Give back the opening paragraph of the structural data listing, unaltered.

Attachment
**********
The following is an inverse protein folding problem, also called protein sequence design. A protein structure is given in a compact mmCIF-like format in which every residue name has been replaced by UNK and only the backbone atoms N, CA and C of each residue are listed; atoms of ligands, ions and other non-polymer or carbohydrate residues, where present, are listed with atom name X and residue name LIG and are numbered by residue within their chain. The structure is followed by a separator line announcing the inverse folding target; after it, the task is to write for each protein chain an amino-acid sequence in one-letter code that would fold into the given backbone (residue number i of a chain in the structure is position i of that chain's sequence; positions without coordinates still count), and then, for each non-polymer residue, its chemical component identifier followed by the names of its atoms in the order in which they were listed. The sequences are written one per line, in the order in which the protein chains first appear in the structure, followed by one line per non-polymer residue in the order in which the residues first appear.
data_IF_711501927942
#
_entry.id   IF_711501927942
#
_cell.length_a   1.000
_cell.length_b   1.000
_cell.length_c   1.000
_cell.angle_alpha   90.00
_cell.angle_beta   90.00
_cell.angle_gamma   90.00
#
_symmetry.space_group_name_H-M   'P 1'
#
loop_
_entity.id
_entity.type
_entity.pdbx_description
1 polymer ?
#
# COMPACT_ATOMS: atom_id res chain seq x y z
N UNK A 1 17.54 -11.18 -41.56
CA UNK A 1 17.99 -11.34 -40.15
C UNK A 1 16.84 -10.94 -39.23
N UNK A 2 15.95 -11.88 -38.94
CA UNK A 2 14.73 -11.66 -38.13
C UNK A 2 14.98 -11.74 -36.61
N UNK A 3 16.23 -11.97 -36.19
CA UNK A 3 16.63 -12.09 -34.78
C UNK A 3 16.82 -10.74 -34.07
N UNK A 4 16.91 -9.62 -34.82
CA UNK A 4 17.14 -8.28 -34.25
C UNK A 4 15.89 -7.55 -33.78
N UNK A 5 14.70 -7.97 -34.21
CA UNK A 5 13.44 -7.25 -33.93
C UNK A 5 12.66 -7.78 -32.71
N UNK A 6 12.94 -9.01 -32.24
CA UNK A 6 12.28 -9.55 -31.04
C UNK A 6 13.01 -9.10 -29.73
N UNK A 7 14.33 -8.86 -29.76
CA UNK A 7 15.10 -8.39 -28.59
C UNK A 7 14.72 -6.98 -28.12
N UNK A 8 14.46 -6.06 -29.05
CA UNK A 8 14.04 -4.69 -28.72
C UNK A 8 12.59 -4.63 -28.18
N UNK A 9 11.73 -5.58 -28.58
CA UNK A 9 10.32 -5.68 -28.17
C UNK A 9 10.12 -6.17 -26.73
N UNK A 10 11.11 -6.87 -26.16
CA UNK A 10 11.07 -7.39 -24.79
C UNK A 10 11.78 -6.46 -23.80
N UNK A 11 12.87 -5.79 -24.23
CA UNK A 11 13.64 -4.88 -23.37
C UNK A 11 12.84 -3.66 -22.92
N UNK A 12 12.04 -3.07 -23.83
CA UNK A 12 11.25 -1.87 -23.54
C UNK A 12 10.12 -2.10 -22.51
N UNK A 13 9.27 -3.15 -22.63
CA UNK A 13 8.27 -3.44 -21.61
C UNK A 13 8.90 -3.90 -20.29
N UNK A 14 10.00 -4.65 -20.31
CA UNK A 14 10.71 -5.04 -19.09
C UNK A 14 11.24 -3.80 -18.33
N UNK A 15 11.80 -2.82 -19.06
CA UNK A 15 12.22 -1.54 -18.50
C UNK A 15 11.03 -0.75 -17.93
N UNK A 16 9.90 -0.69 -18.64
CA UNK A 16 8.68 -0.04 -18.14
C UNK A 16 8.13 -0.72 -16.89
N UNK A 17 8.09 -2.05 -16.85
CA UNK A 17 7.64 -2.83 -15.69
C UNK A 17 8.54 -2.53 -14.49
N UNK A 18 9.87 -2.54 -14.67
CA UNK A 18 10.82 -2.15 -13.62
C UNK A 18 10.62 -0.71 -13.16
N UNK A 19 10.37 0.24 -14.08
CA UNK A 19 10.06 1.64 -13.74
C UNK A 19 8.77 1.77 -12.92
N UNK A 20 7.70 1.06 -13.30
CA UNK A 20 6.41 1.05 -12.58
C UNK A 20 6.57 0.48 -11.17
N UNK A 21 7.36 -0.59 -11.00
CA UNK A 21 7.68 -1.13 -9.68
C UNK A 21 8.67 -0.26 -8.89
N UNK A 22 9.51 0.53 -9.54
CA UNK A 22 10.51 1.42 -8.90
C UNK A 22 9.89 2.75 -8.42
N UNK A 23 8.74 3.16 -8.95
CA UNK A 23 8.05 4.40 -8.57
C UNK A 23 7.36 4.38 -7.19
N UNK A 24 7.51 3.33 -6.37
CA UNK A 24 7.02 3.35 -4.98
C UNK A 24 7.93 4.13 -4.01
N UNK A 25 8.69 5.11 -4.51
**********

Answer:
The following is an inverse protein folding problem, also called protein sequence design. A protein structure is given in a compact mmCIF-like format in which every residue name has been replaced by UNK and only the backbone atoms N, CA and C of each residue are listed; atoms of ligands, ions and other non-polymer or carbohydrate residues, where present, are listed with atom name X and residue name LIG and are numbered by residue within their chain. The structure is followed by a separator line announcing the inverse folding target; after it, the task is to write for each protein chain an amino-acid sequence in one-letter code that would fold into the given backbone (residue number i of a chain in the structure is position i of that chain's sequence; positions without coordinates still count), and then, for each non-polymer residue, its chemical component identifier followed by the names of its atoms in the order in which they were listed. The sequences are written one per line, in the order in which the protein chains first appear in the structure, followed by one line per non-polymer residue in the order in which the residues first appear.